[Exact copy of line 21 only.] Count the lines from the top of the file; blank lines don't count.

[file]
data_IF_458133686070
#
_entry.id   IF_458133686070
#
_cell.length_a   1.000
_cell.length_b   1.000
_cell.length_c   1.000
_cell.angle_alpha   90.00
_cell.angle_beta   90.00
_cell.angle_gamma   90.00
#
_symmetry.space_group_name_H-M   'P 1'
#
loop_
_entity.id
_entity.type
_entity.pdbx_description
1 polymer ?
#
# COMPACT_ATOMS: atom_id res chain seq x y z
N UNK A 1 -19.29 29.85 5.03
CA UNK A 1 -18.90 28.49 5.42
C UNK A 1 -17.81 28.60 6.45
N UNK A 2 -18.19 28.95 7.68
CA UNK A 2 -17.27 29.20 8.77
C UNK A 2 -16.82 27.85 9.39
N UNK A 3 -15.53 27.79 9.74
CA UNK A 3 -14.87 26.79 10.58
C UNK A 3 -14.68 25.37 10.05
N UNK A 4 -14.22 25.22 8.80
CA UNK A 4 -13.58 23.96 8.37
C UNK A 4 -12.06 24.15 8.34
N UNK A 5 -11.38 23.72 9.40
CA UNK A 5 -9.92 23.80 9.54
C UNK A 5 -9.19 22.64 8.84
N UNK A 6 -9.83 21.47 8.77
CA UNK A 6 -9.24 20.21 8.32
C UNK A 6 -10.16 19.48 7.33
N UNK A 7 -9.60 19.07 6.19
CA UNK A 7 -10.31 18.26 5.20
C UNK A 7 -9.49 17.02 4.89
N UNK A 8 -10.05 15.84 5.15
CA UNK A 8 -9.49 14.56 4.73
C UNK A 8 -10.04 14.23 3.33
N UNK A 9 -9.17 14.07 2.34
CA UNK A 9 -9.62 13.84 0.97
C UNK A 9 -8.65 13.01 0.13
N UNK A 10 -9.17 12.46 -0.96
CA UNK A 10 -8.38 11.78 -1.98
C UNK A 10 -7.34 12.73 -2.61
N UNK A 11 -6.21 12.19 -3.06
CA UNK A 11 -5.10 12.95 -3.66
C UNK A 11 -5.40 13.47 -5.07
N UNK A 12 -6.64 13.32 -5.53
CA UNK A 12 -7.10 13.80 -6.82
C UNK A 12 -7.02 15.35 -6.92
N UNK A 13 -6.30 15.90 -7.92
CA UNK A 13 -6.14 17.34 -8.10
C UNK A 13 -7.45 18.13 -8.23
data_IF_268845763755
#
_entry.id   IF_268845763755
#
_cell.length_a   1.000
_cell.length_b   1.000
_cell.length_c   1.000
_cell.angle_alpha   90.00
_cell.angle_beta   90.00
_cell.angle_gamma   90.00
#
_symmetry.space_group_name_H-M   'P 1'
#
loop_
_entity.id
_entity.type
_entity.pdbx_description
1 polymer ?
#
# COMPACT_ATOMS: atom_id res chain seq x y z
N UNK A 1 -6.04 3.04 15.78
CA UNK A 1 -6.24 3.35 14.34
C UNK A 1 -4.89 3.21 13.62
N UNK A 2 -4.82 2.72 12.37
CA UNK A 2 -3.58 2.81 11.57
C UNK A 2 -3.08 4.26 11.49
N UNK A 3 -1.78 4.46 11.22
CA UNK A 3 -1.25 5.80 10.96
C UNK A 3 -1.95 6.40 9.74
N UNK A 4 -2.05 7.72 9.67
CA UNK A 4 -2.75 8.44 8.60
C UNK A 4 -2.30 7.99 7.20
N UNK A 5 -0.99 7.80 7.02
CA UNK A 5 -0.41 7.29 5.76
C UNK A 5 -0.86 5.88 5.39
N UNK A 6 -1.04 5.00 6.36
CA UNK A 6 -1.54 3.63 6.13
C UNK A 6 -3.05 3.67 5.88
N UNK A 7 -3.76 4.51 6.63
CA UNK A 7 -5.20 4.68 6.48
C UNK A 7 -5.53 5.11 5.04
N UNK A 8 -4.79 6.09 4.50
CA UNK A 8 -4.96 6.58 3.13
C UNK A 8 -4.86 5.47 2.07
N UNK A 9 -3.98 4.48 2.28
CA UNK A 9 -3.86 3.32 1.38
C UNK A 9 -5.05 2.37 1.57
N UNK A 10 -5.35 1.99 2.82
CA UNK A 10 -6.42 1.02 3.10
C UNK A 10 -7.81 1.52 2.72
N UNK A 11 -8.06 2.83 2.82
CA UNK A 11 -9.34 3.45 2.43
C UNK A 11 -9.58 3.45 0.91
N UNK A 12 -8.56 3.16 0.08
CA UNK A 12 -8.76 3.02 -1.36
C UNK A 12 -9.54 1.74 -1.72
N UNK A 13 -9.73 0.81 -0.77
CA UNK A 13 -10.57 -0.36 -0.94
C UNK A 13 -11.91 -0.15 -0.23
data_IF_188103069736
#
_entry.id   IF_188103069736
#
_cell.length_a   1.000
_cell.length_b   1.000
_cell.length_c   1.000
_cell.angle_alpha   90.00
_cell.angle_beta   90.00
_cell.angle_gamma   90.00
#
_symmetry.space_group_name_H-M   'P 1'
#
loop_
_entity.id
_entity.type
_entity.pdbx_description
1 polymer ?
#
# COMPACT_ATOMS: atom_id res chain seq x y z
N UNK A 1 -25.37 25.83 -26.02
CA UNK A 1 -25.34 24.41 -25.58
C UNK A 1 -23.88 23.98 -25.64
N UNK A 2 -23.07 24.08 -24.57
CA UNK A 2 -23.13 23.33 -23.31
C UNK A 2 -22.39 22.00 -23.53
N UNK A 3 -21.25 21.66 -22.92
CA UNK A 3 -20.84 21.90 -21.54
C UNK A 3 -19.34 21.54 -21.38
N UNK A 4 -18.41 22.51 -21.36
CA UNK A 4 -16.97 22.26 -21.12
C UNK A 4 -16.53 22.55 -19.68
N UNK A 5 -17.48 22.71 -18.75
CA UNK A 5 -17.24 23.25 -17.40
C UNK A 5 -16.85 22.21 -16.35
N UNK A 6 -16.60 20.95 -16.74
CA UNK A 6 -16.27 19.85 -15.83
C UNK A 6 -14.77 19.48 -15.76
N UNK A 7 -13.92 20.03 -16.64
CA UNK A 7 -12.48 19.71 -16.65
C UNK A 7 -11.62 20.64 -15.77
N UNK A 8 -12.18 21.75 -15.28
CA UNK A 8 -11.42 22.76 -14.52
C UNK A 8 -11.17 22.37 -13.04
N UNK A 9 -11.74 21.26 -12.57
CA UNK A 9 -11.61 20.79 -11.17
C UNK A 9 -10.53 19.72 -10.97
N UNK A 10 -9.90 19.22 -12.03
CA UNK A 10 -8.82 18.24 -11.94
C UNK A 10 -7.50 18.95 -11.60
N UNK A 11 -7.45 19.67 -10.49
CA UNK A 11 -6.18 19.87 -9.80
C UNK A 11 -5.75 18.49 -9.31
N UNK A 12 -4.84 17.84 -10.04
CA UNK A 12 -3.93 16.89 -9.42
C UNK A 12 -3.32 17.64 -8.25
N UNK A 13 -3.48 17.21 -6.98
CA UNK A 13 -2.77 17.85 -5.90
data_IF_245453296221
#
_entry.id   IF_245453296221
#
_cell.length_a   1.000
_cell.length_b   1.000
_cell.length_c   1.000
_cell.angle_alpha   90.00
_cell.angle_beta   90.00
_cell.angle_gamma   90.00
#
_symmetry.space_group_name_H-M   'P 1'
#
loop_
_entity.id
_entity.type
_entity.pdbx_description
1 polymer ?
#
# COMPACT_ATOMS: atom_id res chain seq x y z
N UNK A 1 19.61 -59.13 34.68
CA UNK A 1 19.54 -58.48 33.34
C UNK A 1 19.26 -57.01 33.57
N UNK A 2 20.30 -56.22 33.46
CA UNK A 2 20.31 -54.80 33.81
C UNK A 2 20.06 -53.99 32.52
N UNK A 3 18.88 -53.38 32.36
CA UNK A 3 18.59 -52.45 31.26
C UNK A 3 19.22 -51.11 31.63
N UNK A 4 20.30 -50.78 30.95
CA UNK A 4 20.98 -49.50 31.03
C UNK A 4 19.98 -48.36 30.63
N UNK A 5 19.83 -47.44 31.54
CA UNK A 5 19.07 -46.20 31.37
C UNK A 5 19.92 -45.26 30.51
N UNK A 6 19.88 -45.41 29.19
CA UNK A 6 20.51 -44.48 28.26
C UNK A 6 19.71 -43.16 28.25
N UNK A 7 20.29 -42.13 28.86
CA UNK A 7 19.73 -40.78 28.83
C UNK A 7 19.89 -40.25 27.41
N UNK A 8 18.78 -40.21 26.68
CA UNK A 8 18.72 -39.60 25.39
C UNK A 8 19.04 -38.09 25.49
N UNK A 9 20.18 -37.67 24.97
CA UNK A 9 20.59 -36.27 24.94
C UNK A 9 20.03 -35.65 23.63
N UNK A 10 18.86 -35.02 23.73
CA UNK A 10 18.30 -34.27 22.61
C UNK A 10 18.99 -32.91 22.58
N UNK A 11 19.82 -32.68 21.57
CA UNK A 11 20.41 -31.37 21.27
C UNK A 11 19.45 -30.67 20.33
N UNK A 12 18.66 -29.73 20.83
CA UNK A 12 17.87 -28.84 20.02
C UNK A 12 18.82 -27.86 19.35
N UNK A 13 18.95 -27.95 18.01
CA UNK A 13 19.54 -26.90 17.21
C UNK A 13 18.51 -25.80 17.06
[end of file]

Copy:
N UNK A 1 -19.29 29.85 5.03